The Global Ethic and Its Religious Grounds

Proceedings of the Xxii World Congress of Philosophy 45:199-205 (2008)
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Abstract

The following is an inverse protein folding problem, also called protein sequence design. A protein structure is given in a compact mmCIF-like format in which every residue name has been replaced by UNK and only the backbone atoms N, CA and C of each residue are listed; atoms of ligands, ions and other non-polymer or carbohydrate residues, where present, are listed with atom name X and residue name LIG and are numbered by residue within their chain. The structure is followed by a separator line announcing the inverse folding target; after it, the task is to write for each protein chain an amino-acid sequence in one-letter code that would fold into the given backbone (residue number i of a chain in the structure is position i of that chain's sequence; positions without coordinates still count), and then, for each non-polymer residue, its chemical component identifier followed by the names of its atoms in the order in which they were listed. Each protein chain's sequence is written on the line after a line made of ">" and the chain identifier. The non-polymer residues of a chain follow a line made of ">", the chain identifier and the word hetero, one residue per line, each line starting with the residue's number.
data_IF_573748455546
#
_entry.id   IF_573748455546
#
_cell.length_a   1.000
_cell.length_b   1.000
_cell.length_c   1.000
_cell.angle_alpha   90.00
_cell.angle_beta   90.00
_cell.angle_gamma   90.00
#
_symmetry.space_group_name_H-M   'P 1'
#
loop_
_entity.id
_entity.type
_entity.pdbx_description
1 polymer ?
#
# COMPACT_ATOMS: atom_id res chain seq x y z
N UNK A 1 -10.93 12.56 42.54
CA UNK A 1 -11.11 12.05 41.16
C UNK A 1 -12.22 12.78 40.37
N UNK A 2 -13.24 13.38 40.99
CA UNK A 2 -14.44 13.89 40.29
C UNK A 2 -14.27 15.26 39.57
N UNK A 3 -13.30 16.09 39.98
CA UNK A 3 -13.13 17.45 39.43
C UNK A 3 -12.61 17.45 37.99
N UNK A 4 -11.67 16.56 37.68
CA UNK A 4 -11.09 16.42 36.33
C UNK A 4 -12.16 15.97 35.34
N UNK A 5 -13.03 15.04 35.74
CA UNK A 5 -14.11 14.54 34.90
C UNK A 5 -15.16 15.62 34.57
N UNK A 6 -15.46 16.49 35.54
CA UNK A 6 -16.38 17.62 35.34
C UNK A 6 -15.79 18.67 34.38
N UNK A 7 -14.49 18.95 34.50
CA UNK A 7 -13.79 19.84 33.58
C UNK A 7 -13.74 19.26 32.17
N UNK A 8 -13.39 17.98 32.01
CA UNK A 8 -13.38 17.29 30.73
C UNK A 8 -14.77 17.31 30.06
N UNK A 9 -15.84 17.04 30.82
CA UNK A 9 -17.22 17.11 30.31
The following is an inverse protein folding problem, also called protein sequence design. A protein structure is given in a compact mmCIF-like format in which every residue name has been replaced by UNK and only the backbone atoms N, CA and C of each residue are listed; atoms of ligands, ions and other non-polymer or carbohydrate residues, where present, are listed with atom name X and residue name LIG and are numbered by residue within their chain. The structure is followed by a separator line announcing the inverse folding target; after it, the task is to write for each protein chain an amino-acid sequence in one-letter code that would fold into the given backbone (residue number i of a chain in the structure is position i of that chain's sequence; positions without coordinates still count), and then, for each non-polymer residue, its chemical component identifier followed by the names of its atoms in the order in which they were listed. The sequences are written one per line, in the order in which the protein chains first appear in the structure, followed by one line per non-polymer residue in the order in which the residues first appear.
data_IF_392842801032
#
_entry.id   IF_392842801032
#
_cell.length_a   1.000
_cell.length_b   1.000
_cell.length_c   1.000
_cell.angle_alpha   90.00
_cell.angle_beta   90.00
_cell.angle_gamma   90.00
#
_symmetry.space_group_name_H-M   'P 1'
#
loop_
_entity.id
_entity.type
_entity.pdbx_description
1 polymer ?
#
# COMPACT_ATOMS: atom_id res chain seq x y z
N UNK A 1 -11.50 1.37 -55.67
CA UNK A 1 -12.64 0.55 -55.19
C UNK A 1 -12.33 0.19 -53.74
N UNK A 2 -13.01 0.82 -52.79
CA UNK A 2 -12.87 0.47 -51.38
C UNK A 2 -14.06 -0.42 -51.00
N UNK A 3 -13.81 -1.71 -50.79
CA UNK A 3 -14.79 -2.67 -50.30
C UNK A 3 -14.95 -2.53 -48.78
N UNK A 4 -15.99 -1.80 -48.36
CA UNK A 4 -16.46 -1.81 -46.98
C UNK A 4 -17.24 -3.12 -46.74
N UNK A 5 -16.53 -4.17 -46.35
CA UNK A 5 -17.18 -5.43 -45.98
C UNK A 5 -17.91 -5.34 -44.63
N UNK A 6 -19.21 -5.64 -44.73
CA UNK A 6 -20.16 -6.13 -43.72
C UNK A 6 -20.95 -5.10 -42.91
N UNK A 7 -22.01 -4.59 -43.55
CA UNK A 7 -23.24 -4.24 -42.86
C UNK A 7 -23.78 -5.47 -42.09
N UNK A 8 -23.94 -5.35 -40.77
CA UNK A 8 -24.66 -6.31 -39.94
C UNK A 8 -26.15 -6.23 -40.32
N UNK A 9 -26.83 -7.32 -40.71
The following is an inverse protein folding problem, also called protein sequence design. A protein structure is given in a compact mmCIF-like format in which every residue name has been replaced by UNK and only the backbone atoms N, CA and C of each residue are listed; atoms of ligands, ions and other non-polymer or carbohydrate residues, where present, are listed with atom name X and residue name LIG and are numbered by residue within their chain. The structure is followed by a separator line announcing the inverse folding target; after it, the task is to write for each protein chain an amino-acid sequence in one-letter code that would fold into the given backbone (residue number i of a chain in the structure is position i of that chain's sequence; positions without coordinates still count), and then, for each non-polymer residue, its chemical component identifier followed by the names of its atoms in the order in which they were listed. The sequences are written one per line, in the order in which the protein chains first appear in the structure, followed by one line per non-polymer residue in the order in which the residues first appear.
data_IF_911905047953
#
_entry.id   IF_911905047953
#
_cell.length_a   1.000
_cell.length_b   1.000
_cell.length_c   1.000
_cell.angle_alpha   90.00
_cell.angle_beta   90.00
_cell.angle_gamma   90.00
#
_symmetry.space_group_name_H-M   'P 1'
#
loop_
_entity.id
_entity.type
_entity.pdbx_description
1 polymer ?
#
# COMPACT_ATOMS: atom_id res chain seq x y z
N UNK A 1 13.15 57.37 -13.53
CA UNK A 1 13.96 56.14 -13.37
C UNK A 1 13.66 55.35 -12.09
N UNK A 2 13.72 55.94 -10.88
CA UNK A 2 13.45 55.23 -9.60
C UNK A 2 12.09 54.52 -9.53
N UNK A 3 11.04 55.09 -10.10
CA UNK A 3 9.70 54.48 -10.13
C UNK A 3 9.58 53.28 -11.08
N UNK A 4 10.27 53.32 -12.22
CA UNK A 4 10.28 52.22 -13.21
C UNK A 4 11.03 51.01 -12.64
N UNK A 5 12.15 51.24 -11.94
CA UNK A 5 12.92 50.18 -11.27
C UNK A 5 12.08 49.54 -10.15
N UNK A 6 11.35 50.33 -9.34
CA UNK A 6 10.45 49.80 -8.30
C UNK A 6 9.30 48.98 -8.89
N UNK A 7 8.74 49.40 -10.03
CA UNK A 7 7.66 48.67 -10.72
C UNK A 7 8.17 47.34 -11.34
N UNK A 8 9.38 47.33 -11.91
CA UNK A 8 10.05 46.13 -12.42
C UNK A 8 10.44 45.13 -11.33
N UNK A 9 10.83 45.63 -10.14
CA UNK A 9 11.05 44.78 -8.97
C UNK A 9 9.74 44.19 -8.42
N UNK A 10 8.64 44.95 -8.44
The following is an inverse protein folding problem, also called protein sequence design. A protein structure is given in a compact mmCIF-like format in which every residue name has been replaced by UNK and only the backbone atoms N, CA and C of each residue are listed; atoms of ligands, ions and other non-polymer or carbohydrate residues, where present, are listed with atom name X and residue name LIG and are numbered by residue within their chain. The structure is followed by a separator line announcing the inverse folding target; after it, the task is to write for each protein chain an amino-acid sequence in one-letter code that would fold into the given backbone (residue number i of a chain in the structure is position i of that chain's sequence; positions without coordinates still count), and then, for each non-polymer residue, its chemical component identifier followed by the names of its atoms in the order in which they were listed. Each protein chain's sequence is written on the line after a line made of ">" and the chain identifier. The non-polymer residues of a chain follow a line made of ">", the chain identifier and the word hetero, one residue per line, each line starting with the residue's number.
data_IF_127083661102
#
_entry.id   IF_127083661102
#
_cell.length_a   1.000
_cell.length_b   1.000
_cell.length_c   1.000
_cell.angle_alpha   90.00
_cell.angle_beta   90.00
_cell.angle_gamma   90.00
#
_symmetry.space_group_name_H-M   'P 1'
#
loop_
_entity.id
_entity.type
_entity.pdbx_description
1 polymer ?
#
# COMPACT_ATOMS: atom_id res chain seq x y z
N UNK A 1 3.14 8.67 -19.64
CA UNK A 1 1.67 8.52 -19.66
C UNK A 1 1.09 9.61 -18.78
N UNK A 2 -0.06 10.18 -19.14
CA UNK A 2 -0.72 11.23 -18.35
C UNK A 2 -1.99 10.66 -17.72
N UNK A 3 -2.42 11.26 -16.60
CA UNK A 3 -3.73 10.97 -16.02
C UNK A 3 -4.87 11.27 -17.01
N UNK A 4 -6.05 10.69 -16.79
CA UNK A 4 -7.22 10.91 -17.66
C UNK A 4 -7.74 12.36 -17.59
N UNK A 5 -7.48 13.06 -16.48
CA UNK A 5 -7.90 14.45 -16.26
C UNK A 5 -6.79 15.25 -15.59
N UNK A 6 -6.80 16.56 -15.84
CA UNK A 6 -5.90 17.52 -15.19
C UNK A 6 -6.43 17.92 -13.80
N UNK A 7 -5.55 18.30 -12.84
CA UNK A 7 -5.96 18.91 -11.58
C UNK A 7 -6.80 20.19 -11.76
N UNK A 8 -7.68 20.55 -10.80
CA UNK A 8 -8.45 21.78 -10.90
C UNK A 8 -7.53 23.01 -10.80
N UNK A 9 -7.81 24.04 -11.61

The Declaration of the Parliament of the World’s Religions tries to establish a global ethic by jointly affirming some irrevocable and unconditional ethical directives on the grounds of their special ultimate realities. Through some case analysis of Christianity and Confucianism, this essay argues that, because these religions often assign a supreme position to these ultimate realities alone and make them trump anything else in a particularistic way, they have to subordinate those ethical directives to these realities. As a result, those ethical directives themselves are no longer irrevocable and unconditional, for they are conditioned bythese ultimate realities and thus are revocable in the cases of conflict with the latter. In other words, the particularistic claims of these religions may permit their adherents to perform such immoral deeds as murder, theft, or lying for the sake of their ultimate realities in real life. Therefore, if the world’s religions genuinely hope to establish a global ethic on the basis of their own religious grounds, they must trust in their ultimate realities in a universalistic way instead of in a particularistic way—that is, they may not place these ultimate realities above a minimum humanist principle ‘every human being must be treated humanely’ absolutely, but should assign a supreme position to the latter and intrinsically integrate it with their trust in their special ultimate realities through a critical and creative self-transformation.

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